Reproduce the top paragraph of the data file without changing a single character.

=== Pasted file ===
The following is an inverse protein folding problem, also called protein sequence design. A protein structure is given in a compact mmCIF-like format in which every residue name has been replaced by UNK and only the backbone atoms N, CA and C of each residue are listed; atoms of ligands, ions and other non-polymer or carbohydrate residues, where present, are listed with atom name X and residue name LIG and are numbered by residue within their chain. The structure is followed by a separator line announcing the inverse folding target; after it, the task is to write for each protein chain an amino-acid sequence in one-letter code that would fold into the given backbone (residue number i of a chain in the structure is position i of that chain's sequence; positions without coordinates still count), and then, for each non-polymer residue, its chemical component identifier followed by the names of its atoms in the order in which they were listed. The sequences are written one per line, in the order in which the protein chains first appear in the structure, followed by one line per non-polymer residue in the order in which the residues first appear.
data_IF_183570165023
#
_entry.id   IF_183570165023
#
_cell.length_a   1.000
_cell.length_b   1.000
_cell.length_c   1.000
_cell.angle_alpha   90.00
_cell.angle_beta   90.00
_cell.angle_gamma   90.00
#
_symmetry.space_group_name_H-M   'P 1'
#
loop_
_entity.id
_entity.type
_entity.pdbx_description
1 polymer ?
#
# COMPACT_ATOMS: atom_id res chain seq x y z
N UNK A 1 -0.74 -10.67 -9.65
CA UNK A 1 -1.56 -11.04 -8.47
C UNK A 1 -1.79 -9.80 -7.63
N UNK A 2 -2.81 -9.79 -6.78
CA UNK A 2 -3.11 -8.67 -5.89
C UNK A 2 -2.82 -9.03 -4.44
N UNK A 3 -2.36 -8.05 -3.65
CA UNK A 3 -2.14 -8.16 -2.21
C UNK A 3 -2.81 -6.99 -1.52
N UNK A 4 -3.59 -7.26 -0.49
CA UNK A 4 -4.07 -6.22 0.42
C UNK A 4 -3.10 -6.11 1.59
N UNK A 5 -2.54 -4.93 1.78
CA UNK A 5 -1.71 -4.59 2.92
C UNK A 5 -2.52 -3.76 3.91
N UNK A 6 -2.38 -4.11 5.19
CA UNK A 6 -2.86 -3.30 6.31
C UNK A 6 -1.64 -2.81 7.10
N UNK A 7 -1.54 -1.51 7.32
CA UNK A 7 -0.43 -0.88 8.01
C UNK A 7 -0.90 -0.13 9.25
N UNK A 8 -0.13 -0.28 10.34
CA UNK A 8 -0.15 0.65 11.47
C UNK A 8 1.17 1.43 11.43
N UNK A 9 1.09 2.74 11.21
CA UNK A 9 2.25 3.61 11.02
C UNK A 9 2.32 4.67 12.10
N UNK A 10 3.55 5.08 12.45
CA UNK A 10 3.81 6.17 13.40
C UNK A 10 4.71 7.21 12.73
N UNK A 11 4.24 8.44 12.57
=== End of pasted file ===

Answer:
The following is an inverse protein folding problem, also called protein sequence design. A protein structure is given in a compact mmCIF-like format in which every residue name has been replaced by UNK and only the backbone atoms N, CA and C of each residue are listed; atoms of ligands, ions and other non-polymer or carbohydrate residues, where present, are listed with atom name X and residue name LIG and are numbered by residue within their chain. The structure is followed by a separator line announcing the inverse folding target; after it, the task is to write for each protein chain an amino-acid sequence in one-letter code that would fold into the given backbone (residue number i of a chain in the structure is position i of that chain's sequence; positions without coordinates still count), and then, for each non-polymer residue, its chemical component identifier followed by the names of its atoms in the order in which they were listed. The sequences are written one per line, in the order in which the protein chains first appear in the structure, followed by one line per non-polymer residue in the order in which the residues first appear.